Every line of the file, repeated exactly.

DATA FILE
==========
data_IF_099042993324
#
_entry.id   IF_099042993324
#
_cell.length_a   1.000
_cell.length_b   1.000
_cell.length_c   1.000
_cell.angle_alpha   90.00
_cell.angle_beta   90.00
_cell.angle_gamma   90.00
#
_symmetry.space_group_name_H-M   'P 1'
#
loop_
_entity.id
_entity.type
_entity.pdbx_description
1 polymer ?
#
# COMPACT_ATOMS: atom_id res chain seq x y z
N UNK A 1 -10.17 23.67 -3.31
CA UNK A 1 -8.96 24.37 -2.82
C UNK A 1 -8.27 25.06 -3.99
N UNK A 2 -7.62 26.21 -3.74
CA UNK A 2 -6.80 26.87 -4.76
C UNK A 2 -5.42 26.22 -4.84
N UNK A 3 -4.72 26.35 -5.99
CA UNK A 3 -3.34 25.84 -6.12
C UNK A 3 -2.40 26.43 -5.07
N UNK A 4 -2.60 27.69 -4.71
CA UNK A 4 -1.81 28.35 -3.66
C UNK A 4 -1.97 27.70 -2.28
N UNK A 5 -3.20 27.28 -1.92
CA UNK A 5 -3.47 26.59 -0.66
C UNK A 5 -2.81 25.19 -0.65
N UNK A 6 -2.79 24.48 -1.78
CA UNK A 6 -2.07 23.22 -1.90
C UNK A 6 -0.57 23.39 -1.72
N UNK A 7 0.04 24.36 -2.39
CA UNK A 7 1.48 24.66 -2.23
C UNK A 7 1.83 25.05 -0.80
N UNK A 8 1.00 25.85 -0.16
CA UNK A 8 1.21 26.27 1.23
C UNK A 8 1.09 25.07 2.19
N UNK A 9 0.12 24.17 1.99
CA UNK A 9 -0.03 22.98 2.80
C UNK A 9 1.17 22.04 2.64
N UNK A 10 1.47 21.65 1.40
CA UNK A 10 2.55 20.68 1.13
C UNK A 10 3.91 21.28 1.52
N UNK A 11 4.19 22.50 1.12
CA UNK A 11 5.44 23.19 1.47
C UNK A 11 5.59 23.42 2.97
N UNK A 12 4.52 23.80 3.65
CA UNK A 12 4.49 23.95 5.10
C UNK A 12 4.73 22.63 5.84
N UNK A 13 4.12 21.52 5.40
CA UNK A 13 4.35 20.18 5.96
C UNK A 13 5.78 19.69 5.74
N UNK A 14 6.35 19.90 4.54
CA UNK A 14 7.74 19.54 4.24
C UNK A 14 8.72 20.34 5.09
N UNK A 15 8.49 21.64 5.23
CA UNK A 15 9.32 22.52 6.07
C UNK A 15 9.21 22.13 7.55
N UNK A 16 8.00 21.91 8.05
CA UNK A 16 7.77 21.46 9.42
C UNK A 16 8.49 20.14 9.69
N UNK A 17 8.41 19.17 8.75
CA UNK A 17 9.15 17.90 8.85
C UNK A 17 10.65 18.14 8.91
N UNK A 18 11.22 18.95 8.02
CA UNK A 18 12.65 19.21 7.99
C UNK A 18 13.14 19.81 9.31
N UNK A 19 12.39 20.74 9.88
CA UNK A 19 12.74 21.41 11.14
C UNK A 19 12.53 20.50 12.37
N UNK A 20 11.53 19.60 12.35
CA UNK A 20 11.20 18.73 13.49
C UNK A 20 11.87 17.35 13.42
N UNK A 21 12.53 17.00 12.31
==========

data_IF_099042993324
#
_entry.id   IF_099042993324
#
_cell.length_a   1.000
_cell.length_b   1.000
_cell.length_c   1.000
_cell.angle_alpha   90.00
_cell.angle_beta   90.00
_cell.angle_gamma   90.00
#
_symmetry.space_group_name_H-M   'P 1'
#
loop_
_entity.id
_entity.type
_entity.pdbx_description
1 polymer ?
#
# COMPACT_ATOMS: atom_id res chain seq x y z
N UNK A 1 -10.17 23.67 -3.31
CA UNK A 1 -8.96 24.37 -2.82
C UNK A 1 -8.27 25.06 -3.99
N UNK A 2 -7.62 26.21 -3.74
CA UNK A 2 -6.80 26.87 -4.76
C UNK A 2 -5.42 26.22 -4.84
N UNK A 3 -4.72 26.35 -5.99
CA UNK A 3 -3.34 25.84 -6.12
C UNK A 3 -2.40 26.43 -5.07
N UNK A 4 -2.60 27.69 -4.71
CA UNK A 4 -1.81 28.35 -3.66
C UNK A 4 -1.97 27.70 -2.28
N UNK A 5 -3.20 27.28 -1.92
CA UNK A 5 -3.47 26.59 -0.66
C UNK A 5 -2.81 25.19 -0.65
N UNK A 6 -2.79 24.48 -1.78
CA UNK A 6 -2.07 23.22 -1.90
C UNK A 6 -0.57 23.39 -1.72
N UNK A 7 0.04 24.36 -2.39
CA UNK A 7 1.48 24.66 -2.23
C UNK A 7 1.83 25.05 -0.80
N UNK A 8 1.00 25.85 -0.16
CA UNK A 8 1.21 26.27 1.23
C UNK A 8 1.09 25.07 2.19
N UNK A 9 0.12 24.17 1.99
CA UNK A 9 -0.03 22.98 2.80
C UNK A 9 1.17 22.04 2.64
N UNK A 10 1.47 21.65 1.40
CA UNK A 10 2.55 20.68 1.13
C UNK A 10 3.91 21.28 1.52
N UNK A 11 4.19 22.50 1.12
CA UNK A 11 5.44 23.19 1.47
C UNK A 11 5.59 23.42 2.97
N UNK A 12 4.52 23.80 3.65
CA UNK A 12 4.49 23.95 5.10
C UNK A 12 4.73 22.63 5.84
N UNK A 13 4.12 21.52 5.40
CA UNK A 13 4.35 20.18 5.96
C UNK A 13 5.78 19.69 5.74
N UNK A 14 6.35 19.90 4.54
CA UNK A 14 7.74 19.54 4.24
C UNK A 14 8.72 20.34 5.09
N UNK A 15 8.49 21.64 5.23
CA UNK A 15 9.32 22.52 6.07
C UNK A 15 9.21 22.13 7.55
N UNK A 16 8.00 21.91 8.05
CA UNK A 16 7.77 21.46 9.42
C UNK A 16 8.49 20.14 9.69
N UNK A 17 8.41 19.17 8.75
CA UNK A 17 9.15 17.90 8.85
C UNK A 17 10.65 18.14 8.91
N UNK A 18 11.22 18.95 8.02
CA UNK A 18 12.65 19.21 7.99
C UNK A 18 13.14 19.81 9.31
N UNK A 19 12.39 20.74 9.88
CA UNK A 19 12.74 21.41 11.14
C UNK A 19 12.53 20.50 12.37
N UNK A 20 11.53 19.60 12.35
CA UNK A 20 11.20 18.73 13.49
C UNK A 20 11.87 17.35 13.42
N UNK A 21 12.53 17.00 12.31